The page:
behaviour works, because @(tb) guarantees that all @geni-lib["" 'id] services
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complete before any @geni-lib["" 'id] services are started. The command executes
every time the node boots, so you can use it start daemons, etc. that are necessary for your
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@section[#:tag "geni-lib-example-parameters"]{Profiles with user-specified parameters}

@profile-code-sample["PortalProfiles" "parameterized"]

Until now, all of the @(geni-lib) scripts have described profiles
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which could also have been generated with @seclink["jacks"]{the Jacks GUI},
or even by writing a @seclink["rspecs"]{raw XML RSpec} directly.  However,
@(geni-lib) profiles offer an important feature unavailable by the
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other methods: the ability to describe not a static request, but a
request ``template'' which is dynamically constructed based on a
user's choices at the time the profile is instantiated.  The
mechanism for constructing such profiles relies on profile @bold{parameters};
the @(geni-lib) script describes the set of parameters it will accept,
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and then retrieves the corresponding values at instantiation time
and is free to respond by constructing arbitrarily different resource
requests based on that input.

The profile above accepts exactly one parameter---the number of VMs it
will instantiate.  You can see that the parameter is described via the
portal @geni-lib["portal.context"] object, using the @geni-lib["portal.Context.defineParameter" 'func] call shown
for the first time in this example. @geni-lib["portal.Context.defineParameter" 'func] must be
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invoked once per profile parameter, and requires the parameter symbol,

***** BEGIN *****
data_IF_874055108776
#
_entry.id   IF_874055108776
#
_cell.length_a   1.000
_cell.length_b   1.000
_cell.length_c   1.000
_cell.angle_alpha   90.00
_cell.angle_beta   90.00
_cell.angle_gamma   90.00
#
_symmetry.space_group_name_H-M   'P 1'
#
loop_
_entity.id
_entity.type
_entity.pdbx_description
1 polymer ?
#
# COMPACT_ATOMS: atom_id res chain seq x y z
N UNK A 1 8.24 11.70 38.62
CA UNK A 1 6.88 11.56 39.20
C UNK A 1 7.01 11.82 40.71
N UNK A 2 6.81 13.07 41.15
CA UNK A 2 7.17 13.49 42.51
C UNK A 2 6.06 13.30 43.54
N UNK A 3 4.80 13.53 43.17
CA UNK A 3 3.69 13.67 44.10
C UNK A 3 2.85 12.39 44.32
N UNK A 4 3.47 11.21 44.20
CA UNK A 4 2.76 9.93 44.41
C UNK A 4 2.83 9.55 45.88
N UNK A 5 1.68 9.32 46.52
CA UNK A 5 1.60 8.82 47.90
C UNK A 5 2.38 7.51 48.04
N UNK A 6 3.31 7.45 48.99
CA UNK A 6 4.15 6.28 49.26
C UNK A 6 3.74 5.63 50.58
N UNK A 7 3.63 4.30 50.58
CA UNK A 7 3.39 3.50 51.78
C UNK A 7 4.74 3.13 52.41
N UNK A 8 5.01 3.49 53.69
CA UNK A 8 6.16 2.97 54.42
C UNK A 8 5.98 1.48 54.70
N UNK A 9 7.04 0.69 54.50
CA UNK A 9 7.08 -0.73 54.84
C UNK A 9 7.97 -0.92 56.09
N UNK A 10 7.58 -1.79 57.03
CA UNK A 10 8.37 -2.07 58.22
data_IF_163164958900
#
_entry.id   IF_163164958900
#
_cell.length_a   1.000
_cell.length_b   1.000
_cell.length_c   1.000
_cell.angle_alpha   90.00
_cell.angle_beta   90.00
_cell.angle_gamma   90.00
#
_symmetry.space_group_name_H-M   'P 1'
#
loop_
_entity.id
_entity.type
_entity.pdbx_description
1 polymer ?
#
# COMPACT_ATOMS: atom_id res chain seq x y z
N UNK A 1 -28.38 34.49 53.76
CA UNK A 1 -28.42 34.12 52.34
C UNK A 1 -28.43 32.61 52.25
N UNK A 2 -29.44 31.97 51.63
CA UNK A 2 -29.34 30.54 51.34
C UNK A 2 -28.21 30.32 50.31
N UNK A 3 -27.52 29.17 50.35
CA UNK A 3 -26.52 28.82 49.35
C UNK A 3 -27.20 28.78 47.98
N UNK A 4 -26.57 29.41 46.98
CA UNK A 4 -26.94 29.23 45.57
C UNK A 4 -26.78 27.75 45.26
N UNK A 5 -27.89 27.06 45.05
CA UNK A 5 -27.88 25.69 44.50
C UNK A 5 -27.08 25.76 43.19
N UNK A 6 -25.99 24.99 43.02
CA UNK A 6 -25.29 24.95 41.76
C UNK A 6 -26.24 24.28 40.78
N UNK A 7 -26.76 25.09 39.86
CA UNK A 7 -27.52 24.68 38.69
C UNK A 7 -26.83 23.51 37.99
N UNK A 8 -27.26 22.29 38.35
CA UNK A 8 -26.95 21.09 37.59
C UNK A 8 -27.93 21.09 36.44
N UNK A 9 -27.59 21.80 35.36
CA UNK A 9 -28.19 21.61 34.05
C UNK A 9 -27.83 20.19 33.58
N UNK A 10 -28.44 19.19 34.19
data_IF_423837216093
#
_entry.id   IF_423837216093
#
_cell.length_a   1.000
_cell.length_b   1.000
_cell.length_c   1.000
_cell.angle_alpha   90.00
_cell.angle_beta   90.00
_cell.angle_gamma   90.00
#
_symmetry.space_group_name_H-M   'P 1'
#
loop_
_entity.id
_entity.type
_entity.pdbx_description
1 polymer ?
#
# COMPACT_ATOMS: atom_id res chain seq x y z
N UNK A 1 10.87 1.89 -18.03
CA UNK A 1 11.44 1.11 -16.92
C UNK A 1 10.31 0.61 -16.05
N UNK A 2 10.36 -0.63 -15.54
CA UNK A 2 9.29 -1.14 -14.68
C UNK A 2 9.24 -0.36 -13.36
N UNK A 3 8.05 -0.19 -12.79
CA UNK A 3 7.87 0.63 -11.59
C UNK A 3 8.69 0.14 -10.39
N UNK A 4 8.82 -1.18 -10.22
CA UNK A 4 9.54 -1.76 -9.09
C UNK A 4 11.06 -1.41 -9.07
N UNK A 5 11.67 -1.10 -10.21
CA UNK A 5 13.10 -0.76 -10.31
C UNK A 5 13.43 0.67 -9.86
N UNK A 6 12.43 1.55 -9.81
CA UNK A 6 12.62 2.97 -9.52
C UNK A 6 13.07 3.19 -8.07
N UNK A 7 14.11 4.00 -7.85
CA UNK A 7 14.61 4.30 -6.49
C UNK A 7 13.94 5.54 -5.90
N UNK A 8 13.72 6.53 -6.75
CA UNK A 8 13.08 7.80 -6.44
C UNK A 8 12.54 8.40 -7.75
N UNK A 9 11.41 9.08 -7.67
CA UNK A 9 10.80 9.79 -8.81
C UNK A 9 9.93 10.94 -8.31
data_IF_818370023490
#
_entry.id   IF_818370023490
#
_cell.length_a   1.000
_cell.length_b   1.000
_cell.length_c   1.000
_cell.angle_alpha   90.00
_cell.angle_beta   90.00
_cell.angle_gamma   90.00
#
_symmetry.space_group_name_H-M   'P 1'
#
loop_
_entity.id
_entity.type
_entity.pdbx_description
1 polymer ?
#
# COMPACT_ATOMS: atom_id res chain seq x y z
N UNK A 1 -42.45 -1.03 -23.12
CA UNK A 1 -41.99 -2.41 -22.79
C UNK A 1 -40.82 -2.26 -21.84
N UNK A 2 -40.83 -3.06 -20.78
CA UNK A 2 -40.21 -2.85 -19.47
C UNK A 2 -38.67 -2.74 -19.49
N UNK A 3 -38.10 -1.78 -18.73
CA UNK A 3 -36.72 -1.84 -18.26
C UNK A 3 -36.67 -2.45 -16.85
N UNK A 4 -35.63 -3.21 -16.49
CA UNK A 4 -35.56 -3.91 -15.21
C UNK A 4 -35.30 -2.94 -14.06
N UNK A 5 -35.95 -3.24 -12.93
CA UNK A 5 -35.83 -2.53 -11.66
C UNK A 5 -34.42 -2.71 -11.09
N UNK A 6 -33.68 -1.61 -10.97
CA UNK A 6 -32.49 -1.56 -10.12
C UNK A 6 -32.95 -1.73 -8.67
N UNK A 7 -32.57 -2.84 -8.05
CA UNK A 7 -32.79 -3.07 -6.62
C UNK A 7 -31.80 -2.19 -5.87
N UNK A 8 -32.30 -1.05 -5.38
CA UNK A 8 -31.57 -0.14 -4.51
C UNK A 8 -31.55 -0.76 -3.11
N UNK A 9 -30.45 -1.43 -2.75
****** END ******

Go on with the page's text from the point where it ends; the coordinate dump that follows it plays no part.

parameter description, type, and default value respectively.  The
parameter symbol (@tt{"n"} in this example) must be unique within the
profile, and is used to retrieve the parameter's value during script
execution.  The description (@tt{"Number of VMs"}, in this case) will
be shown to prompt the user to supply a corresponding value when the
the profile is instantiated.  The type is used partly to constrain the
parameters to valid values, and partly to assist the instantiating
user by suggesting appropriate choices.  The list of valid types is:

@(tabular #:style 'boxed #:sep (hspace 3) (list
	(list (geni-lib "portal.ParameterType.INTEGER")
	      "Simple integer")
	(list (geni-lib "portal.ParameterType.STRING")
	      "Arbitrary (uninterpreted) string")
	(list (geni-lib "portal.ParameterType.BOOLEAN")
	      "True or False")
	(list (geni-lib "portal.ParameterType.IMAGE")
	      "URN to a disk image")
	(list (geni-lib "portal.ParameterType.AGGREGATE")
	      "URN of a GENI Aggregate Manager")
	(list (geni-lib "portal.ParameterType.NODETYPE")
	      "String specifying a type of node")
	(list (geni-lib "portal.ParameterType.BANDWIDTH")
	      "Floating-point number specifying bandwidth in kbps")
	(list (geni-lib "portal.ParameterType.LATENCY")
	      "Floating-point number specifying delay in ms")
	(list (geni-lib "portal.ParameterType.SIZE")
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	      "Integer used for memory or disk size (e.g., MB, GB, etc.)")))

The last field is the default value of the parameter, and is required: not
only must the field itself contain a valid value, but the set of
@italic{all} parameters must be valid when each of them assumes the
default value.  (This is partly so that the portal can construct a
default topology for the profile without any manual intervention, and
partly so that unprivileged users, who may lack permission to supply
their own values, might still be able to instantiate the profile.)

After all parameters have been defined, the profile script may retrieve
the runtime values with the @geni-lib["portal.Context.bindParameters" 'func] method.  This will return
a Python class instance with one attribute for each parameter (with the
name supplied during the appropriate @geni-lib["portal.Context.defineParameter" 'func] call).  In the
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example, the instance was assigned to @tt{params}, and therefore the
only parameter (which was called @tt{"n"}) is accessible as @tt{params.n}.

Of course, it may be possible for the user to specify nonsensical values
for a parameter, or perhaps give a set of parameters whose combination
is invalid.  A profile should detect error cases like these, and respond
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by constructing a @geni-lib["portal.ParameterError"] object, which can be passed to
the portal context's @geni-lib["portal.Context.reportError" 'func] method to abort generation of
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the RSpec.